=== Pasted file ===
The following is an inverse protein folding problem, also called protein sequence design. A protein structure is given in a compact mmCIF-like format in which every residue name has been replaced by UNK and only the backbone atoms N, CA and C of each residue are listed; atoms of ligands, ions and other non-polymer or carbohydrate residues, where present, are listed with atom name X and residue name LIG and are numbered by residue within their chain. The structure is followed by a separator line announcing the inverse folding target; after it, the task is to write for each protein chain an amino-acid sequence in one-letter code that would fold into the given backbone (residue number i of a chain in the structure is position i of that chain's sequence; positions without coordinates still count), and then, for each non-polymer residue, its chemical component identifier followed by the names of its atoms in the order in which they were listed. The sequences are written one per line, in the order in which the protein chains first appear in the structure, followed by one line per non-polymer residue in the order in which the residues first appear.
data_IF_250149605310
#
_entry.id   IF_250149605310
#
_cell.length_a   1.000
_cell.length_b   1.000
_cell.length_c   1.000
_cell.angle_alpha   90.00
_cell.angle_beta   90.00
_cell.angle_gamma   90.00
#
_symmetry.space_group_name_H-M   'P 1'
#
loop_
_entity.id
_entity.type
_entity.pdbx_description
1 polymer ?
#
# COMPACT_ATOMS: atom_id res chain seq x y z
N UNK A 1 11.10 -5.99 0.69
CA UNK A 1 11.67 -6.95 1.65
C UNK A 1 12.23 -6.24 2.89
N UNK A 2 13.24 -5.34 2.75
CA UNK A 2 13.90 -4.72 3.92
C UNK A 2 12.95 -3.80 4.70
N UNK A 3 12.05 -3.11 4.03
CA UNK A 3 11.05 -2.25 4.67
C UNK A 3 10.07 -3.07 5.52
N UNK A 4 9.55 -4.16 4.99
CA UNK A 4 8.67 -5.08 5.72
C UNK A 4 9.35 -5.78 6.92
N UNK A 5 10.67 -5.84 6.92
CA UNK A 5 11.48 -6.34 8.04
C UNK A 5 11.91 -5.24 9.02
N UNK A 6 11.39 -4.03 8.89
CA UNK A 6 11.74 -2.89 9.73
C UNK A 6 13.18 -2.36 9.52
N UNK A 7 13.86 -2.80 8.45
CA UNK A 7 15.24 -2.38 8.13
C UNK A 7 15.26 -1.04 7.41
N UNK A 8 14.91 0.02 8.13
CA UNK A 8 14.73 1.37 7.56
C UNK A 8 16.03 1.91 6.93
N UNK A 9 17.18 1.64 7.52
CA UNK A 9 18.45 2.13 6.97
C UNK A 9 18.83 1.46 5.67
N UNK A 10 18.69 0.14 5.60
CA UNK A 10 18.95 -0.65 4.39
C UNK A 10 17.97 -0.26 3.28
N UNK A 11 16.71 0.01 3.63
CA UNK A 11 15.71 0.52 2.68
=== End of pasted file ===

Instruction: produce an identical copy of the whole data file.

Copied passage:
The following is an inverse protein folding problem, also called protein sequence design. A protein structure is given in a compact mmCIF-like format in which every residue name has been replaced by UNK and only the backbone atoms N, CA and C of each residue are listed; atoms of ligands, ions and other non-polymer or carbohydrate residues, where present, are listed with atom name X and residue name LIG and are numbered by residue within their chain. The structure is followed by a separator line announcing the inverse folding target; after it, the task is to write for each protein chain an amino-acid sequence in one-letter code that would fold into the given backbone (residue number i of a chain in the structure is position i of that chain's sequence; positions without coordinates still count), and then, for each non-polymer residue, its chemical component identifier followed by the names of its atoms in the order in which they were listed. The sequences are written one per line, in the order in which the protein chains first appear in the structure, followed by one line per non-polymer residue in the order in which the residues first appear.
data_IF_250149605310
#
_entry.id   IF_250149605310
#
_cell.length_a   1.000
_cell.length_b   1.000
_cell.length_c   1.000
_cell.angle_alpha   90.00
_cell.angle_beta   90.00
_cell.angle_gamma   90.00
#
_symmetry.space_group_name_H-M   'P 1'
#
loop_
_entity.id
_entity.type
_entity.pdbx_description
1 polymer ?
#
# COMPACT_ATOMS: atom_id res chain seq x y z
N UNK A 1 11.10 -5.99 0.69
CA UNK A 1 11.67 -6.95 1.65
C UNK A 1 12.23 -6.24 2.89
N UNK A 2 13.24 -5.34 2.75
CA UNK A 2 13.90 -4.72 3.92
C UNK A 2 12.95 -3.80 4.70
N UNK A 3 12.05 -3.11 4.03
CA UNK A 3 11.05 -2.25 4.67
C UNK A 3 10.07 -3.07 5.52
N UNK A 4 9.55 -4.16 4.99
CA UNK A 4 8.67 -5.08 5.72
C UNK A 4 9.35 -5.78 6.92
N UNK A 5 10.67 -5.84 6.92
CA UNK A 5 11.48 -6.34 8.04
C UNK A 5 11.91 -5.24 9.02
N UNK A 6 11.39 -4.03 8.89
CA UNK A 6 11.74 -2.89 9.73
C UNK A 6 13.18 -2.36 9.52
N UNK A 7 13.86 -2.80 8.45
CA UNK A 7 15.24 -2.38 8.13
C UNK A 7 15.26 -1.04 7.41
N UNK A 8 14.91 0.02 8.13
CA UNK A 8 14.73 1.37 7.56
C UNK A 8 16.03 1.91 6.93
N UNK A 9 17.18 1.64 7.52
CA UNK A 9 18.45 2.13 6.97
C UNK A 9 18.83 1.46 5.67
N UNK A 10 18.69 0.14 5.60
CA UNK A 10 18.95 -0.65 4.39
C UNK A 10 17.97 -0.26 3.28
N UNK A 11 16.71 0.01 3.63
CA UNK A 11 15.71 0.52 2.68